Frank Hampson’s art was not only unique but very uplifting and refreshing in style, with much research of scientific facts and likely progress and with great attention paid to realistic and well thought-out detail, – and I loved it! Although there are many other guiding sources in the various genres and subjects I’ve handled, Frank Hampson is one of the main influences in the development of my own artwork
I waited expectantly to see what had unfolded in the Eagle’s Dan Dare strip each week. Because of Frank’s understandable need to produce the finest finished work in a quality magazine and get it as close to perfection as possible, it became a huge undertaking that required a team of assistants helping out to produce.
Frank Hampson and his Team of Artists
At first, he had Harold Johns and Greta Tomlinson [who was also the model for Professor Jocelyn Mabel Peabody], Eric Eden, Bruce Cornwell [who produced and even originated at Frank’s descriptions or even independently, all the finely finished machinery, spacecraft and architecture, applying meticulous attention to detail]. And there was Jocelyn Thomas and Joan Porter amongst many others not always credited or named except for in biographical accounts issued at later dates, including hardback reprints, such as the Titan Books 2005 reprint of Prisoners of Space.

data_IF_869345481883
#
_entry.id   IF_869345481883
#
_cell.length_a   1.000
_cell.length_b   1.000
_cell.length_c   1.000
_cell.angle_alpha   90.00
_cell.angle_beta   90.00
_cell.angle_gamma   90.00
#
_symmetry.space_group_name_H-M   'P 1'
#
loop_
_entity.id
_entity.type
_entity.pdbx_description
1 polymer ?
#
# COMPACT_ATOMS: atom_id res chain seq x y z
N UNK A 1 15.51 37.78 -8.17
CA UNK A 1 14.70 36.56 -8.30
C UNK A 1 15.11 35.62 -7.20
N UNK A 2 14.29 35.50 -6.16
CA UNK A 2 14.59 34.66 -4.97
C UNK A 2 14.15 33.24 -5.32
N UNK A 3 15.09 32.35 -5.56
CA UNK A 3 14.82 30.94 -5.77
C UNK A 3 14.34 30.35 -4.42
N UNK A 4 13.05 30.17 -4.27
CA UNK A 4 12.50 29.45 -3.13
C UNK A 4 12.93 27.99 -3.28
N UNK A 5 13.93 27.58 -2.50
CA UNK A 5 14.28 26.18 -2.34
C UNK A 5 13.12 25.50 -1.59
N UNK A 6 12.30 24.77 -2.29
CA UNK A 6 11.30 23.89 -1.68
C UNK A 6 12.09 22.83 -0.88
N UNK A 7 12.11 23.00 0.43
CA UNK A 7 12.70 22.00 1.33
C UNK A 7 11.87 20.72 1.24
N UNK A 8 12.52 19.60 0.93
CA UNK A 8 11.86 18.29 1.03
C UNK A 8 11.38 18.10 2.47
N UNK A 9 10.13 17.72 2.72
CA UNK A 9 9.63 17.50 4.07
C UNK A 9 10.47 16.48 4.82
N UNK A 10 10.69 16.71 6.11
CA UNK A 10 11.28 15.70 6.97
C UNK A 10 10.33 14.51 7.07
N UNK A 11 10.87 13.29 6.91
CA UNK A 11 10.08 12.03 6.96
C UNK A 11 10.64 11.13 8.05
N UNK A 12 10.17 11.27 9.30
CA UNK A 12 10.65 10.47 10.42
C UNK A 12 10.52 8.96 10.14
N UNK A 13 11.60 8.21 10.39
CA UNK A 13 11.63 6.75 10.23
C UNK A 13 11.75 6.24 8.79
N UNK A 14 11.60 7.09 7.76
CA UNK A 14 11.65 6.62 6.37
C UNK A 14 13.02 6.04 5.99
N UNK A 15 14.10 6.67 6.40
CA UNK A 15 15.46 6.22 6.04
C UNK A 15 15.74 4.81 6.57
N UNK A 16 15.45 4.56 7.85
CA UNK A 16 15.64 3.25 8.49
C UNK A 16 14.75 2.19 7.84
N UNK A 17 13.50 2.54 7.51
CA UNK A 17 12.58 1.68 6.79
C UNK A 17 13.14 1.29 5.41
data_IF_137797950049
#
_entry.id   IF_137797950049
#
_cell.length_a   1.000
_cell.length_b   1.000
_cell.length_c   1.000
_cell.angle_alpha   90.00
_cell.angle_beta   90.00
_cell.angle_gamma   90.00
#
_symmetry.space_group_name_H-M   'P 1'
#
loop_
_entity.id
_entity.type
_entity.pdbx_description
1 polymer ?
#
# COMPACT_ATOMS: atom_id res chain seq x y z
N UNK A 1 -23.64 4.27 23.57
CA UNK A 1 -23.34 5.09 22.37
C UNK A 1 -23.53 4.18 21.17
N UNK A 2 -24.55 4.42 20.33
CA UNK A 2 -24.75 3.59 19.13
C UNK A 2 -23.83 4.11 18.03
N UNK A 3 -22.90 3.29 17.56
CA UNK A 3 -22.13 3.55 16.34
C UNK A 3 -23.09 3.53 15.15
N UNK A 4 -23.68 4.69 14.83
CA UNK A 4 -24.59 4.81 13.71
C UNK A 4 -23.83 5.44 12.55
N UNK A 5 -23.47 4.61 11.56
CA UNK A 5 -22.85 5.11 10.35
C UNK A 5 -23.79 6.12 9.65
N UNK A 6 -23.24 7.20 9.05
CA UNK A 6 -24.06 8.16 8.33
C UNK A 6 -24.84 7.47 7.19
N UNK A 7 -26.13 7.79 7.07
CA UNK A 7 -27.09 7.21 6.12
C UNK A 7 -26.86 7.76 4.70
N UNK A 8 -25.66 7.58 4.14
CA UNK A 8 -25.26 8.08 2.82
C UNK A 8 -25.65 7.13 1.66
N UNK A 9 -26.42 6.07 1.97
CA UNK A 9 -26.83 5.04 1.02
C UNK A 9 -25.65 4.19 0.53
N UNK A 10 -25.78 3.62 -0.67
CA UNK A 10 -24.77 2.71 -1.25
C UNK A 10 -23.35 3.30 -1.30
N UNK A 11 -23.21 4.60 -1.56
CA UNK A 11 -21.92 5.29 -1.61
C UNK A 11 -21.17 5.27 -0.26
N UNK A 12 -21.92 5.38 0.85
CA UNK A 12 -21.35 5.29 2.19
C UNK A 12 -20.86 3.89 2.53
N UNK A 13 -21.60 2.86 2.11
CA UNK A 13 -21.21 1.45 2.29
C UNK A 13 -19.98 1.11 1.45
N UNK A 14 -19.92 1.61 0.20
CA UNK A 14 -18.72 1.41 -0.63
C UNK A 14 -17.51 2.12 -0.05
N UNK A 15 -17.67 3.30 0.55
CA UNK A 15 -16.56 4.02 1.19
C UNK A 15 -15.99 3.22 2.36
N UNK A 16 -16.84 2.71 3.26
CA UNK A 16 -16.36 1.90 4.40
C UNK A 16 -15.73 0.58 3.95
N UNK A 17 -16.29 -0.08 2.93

Harold Johns and Greta Tomlinson
Harold Johns took over a couple of times around the Red Moon Mystery and Marooned on Mercury period when Frank was ill. Harold sometimes worked with Greta Tomlinson producing Dan Dare short stories for the Eagle Annual. They also occasionally contributed, either individually or together to some of the panels in the original Venus story. You could always tell immediately by the style of drawing whose work it was, once you became accustomed to the particular artist’s work. Frank Hampson’s unique style you could spot a mile away, whether it was signed or not. But I always looked for his distinctive signature anyway [although he may have sometimes signed a panel that had been copied meticulously by another artist from a visual of his]. Apart from the occasional panel chipped in here and there by Frank between his bouts of illness, Harold John’s work featured fairly prominently throughout the Red Moon Mystery and Marooned on Mercury. Then Frank Hampson leapt back in the saddle at the start of Operation Saturn, only to be almost completely replaced in stages by that of another artist before very much of the saga had unwound.
At that time, it was freelance artist Desmond Walduck who took over for a while, through much of Operation Saturn and virtually all of Prisoners of Space.
Don Harley and Keith Watson
Later there was Don Harley and Keith Watson [who had been working behind the scenes previously] working together with scripting and artwork assistance from Eric Eden and contributing far more prominently, with Keith Watson taking over the strip in a later re-issued format of the Eagle in the 1960s and doing an excellent job in his personalized representation of Frank Hampson’s style. Although Keith Watson’s work was instantly recognisable by style as was that of Don Harley, who contributed prominently with Frank Hampson on the Man from Nowhere.
Dan Dare Characters and Studio Models